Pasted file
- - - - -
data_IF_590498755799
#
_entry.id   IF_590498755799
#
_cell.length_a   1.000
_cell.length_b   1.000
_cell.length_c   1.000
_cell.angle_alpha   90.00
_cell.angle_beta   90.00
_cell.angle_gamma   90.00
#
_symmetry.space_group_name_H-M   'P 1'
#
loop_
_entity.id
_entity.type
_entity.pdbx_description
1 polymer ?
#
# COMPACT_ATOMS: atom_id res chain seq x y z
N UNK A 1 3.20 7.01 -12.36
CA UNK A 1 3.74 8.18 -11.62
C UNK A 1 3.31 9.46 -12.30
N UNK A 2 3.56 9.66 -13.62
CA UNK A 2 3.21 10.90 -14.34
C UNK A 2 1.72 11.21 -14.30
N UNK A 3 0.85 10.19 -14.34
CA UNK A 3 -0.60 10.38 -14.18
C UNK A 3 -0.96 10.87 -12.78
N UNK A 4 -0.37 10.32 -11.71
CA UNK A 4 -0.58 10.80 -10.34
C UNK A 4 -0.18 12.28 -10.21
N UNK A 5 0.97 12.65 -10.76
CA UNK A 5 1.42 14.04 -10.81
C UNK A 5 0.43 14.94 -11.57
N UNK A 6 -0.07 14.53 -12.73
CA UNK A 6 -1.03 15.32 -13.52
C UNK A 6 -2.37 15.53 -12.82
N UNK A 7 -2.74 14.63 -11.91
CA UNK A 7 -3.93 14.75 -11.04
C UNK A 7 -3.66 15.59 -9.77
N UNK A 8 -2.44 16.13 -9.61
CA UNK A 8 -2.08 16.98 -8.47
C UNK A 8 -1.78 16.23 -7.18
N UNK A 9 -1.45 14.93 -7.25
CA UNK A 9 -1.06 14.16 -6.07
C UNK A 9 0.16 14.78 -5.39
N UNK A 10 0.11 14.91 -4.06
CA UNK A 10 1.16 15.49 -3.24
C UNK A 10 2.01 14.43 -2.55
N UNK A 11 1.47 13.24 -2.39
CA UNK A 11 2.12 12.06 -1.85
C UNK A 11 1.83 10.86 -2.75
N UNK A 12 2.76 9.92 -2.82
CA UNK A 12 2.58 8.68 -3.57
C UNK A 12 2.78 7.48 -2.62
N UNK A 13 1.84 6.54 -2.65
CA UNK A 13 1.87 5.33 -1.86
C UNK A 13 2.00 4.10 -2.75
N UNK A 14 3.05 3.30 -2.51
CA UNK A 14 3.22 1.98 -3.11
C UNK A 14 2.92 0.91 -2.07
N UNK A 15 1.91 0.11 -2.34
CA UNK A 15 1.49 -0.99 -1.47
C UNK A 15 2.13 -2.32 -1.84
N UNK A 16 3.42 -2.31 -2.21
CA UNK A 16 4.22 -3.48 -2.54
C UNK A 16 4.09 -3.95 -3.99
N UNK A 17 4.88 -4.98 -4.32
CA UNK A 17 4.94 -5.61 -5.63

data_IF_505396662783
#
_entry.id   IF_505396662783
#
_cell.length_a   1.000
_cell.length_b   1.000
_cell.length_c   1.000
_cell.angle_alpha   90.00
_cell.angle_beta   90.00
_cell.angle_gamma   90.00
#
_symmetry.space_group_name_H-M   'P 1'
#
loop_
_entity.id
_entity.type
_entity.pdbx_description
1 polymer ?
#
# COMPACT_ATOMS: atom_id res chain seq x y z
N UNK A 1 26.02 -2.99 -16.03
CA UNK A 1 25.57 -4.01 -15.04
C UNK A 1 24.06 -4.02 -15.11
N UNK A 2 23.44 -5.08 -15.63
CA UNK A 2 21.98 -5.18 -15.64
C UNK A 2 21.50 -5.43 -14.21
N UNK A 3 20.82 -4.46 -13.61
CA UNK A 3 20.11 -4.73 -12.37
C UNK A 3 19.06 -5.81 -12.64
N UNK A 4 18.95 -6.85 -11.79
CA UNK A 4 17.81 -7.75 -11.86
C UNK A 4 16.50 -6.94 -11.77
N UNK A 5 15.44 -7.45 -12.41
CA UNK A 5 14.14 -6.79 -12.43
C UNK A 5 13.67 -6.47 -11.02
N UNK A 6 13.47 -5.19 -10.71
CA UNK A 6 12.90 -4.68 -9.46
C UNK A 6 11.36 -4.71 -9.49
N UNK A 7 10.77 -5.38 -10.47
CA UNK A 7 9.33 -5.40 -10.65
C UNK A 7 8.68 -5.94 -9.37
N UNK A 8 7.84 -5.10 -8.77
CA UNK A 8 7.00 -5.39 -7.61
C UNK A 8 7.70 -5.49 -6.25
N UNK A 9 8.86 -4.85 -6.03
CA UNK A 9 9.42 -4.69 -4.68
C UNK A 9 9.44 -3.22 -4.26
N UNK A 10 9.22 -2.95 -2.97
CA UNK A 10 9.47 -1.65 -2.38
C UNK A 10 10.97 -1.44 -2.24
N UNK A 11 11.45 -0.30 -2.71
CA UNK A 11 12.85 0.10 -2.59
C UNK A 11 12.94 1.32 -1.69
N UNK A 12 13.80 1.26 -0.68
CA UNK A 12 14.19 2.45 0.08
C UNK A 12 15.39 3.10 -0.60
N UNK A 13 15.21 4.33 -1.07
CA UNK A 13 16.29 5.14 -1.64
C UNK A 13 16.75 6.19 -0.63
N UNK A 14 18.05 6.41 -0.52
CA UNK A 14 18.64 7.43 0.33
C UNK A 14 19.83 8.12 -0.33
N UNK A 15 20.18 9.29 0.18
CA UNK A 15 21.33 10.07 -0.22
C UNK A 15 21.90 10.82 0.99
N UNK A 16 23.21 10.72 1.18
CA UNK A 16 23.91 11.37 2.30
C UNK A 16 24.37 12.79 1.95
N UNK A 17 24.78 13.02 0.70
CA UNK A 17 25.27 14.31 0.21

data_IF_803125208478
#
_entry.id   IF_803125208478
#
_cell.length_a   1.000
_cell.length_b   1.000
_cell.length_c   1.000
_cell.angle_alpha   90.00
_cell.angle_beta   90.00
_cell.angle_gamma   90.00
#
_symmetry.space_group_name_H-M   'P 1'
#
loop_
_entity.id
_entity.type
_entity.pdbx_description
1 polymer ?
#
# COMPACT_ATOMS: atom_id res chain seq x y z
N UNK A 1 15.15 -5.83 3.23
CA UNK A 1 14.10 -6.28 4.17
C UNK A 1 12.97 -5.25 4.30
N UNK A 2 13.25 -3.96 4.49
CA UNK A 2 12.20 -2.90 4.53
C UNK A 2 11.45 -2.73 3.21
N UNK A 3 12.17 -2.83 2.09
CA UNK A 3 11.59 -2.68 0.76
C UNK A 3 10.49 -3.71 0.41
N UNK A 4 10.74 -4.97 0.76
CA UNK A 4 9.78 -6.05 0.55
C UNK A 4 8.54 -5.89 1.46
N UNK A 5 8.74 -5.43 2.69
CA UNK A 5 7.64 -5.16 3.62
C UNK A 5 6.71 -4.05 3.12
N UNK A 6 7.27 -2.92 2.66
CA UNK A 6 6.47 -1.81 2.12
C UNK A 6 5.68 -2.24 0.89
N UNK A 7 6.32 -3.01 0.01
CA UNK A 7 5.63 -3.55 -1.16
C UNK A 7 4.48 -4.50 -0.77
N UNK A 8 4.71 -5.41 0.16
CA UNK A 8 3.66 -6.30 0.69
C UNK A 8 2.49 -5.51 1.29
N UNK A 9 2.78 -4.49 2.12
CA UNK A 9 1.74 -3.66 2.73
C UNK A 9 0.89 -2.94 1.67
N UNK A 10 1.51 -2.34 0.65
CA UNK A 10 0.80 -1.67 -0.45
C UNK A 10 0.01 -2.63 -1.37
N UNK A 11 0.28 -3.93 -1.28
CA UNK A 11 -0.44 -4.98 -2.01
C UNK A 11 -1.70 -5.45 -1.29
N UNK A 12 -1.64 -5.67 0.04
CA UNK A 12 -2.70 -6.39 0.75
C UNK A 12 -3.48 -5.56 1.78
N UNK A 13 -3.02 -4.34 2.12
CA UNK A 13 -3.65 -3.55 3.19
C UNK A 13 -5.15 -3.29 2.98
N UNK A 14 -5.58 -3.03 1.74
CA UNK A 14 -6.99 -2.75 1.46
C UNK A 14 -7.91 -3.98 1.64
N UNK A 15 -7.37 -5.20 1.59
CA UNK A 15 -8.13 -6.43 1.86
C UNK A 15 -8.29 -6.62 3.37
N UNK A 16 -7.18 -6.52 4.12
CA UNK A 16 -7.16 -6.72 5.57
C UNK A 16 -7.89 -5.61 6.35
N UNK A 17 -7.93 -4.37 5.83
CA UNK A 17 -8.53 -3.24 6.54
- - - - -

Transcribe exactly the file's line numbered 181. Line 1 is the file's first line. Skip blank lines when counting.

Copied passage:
C UNK A 7 4.48 -4.50 -0.77